Because I know it’s important to him.  I just don’t know why it’s important to him that I have a bath.  I shower every day.  Sometimes twice a day. I’m a bit of a clean freak.  But it’s important to him that I try, so I’ll fill the tub, light the candles and sit there as long as I can bear it.

Next time?  If he brings in a portable CD player and puts on some Celtic music, I’m going for twelve minutes.

*More about this study can be found at: https://www.ncbi.nlm.nih.gov/pmc/articles/PMC5509825/

 

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Social Context: Finding & Attracting Genuine Friends with Common Interests.

When making new friendships it is important to be seen and to see others in context.

Consider how you wish to be seen.  Is it sitting alone in Starbucks?  Probably not.

A richer context for making connections is likely to exist in areas where you are fully engaged: when you are at the community centre doing volunteer work or at college taking classes or in your town, taking a tour of the art gallery, a historic part of town, or of the local flora and fauna.

People you meet while working in a community garden or volunteering at your local wildlife refuge or animal shelter are likely to be interesting, active and involved people who may make excellent friends.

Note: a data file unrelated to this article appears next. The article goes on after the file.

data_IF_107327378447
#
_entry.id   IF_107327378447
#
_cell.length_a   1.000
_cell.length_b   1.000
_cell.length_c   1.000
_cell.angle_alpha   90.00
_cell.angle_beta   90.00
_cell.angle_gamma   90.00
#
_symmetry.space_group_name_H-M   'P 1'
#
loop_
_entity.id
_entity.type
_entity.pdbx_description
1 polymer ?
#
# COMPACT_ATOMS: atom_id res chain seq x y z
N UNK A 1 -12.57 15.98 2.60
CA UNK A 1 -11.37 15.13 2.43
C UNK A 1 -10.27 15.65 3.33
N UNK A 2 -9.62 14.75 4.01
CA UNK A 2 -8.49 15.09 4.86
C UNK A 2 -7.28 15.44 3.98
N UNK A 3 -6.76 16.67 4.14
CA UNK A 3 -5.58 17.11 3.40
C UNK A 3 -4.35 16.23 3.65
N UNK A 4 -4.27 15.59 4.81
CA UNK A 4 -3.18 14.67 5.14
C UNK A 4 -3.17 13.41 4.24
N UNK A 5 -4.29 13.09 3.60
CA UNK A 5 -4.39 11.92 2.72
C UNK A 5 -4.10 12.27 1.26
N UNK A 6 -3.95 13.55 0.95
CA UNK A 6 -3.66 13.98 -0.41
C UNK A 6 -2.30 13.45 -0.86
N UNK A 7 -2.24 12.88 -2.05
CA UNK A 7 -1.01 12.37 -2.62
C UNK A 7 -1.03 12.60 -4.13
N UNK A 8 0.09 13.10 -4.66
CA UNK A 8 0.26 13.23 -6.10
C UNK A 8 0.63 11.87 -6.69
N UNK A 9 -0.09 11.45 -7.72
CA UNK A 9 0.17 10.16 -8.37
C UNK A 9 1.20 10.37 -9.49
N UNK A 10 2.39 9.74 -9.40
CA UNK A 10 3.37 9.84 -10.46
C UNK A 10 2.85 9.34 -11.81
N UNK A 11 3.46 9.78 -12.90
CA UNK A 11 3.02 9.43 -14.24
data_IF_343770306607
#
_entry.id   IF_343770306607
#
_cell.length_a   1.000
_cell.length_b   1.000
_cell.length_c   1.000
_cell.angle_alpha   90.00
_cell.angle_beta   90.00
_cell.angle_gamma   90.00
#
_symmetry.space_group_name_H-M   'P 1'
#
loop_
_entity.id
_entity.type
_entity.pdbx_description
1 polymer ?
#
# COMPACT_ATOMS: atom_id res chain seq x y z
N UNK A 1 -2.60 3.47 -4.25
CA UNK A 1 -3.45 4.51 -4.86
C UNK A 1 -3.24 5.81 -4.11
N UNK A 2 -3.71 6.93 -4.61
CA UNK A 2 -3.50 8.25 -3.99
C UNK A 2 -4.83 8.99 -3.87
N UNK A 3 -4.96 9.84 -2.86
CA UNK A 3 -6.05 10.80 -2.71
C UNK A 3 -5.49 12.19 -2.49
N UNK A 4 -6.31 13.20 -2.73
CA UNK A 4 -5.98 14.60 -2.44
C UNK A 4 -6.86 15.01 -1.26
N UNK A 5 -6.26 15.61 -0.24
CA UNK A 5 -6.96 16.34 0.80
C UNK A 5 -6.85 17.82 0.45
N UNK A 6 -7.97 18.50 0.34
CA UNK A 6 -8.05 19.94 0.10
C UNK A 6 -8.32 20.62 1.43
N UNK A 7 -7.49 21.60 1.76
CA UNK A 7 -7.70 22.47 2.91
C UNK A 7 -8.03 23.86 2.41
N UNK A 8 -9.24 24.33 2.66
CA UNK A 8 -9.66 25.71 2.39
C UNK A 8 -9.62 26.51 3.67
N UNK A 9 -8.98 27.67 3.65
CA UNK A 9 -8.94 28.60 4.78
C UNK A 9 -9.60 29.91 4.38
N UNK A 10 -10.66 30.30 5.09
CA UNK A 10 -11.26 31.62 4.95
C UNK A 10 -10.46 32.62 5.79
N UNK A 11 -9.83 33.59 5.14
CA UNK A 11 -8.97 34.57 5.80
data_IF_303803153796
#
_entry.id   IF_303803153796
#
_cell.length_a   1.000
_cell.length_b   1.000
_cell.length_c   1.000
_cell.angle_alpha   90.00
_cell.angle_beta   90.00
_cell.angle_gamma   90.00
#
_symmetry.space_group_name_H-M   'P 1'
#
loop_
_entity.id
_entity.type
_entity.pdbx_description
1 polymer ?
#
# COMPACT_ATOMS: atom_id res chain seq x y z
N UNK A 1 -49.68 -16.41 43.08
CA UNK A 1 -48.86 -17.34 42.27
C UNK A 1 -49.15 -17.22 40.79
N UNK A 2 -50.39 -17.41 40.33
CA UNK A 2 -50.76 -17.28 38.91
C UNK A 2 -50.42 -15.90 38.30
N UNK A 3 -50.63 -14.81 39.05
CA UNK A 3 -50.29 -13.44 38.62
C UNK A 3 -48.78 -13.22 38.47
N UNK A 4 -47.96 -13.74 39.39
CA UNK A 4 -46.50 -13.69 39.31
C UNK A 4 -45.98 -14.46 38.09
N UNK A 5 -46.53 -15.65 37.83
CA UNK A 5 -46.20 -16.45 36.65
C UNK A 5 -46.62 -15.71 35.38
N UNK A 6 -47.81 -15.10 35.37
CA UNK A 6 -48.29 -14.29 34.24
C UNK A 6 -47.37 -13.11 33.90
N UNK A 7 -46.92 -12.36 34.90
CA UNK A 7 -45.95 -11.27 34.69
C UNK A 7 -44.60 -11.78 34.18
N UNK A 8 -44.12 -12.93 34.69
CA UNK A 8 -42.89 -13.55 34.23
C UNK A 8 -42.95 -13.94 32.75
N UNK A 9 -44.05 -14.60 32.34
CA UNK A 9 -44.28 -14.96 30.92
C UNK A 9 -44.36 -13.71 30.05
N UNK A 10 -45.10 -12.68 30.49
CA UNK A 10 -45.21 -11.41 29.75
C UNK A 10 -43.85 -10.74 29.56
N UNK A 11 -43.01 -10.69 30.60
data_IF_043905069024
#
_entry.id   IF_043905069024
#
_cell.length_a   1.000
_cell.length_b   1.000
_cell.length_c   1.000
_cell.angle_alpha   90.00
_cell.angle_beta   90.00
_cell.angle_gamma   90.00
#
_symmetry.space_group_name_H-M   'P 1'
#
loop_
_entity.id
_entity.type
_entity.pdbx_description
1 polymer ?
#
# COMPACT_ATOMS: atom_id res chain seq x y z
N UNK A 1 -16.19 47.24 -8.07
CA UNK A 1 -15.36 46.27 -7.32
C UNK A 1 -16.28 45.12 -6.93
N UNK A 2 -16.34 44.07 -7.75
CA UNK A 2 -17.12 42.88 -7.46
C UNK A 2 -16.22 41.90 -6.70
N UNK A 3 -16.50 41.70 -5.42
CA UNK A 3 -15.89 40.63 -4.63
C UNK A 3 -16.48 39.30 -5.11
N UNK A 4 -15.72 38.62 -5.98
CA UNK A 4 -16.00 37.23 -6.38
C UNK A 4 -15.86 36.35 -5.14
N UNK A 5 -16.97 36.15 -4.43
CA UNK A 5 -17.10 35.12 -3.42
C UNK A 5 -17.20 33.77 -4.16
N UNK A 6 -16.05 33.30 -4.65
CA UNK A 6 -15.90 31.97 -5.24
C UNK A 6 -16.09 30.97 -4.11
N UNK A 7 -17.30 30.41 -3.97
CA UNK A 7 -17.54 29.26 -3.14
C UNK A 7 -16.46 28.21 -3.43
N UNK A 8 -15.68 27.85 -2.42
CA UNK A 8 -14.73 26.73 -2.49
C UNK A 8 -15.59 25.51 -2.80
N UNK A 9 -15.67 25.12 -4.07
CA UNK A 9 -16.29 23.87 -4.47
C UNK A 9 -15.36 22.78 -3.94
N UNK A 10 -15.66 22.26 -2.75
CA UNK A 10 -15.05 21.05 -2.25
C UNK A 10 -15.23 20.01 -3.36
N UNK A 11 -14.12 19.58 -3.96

The same could be true of those people you’d meet as a regular participant in a church group or continuing education classes or neighborhood events.

People need to know who you are and what is important to you and being alone in Starbucks may imply a story of vulnerability, isolation and aloofness.

I am guessing that is not what you want to convey; not what you are about!

Seeing others in context is equally important.  If you do not meet someone in the course of a group activity, you may be missing several important clues about them: how well do they relate to others?  Are they compassionate?  Funny? Kind?  Critical?  Irritating?

 Is their outlook mostly negative?  Or is it mainly positive?  Are they friendly and welcoming?  Are they impatient with others who may have difficulty understanding instructions or performing certain tasks?

These questions can more easily be answered within the context of a social gathering.  When we are always alone there are fewer clues about who we are.

Explore your interests and your options to find a social context—a club, committee or group of real live people that you can join.

By giving yourself a social context which honestly conveys what you value to others, you increase the reliability of their estimation of who you are and of interests you may have in common.

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Aspies: Flat Aspect–is this the Botox Experience?

When I read Carla Ciccone’s article in the September 7th edition of the Vancouver Sun, my first thought was welcome to an Aspie’s world, Carla!

When she had a Botox treatment to alleviate some of the wrinkles in her forehead, she lost the ability to express her feelings facially; something I immediately saw as the equivalent of an Aspie’s ‘flat aspect’.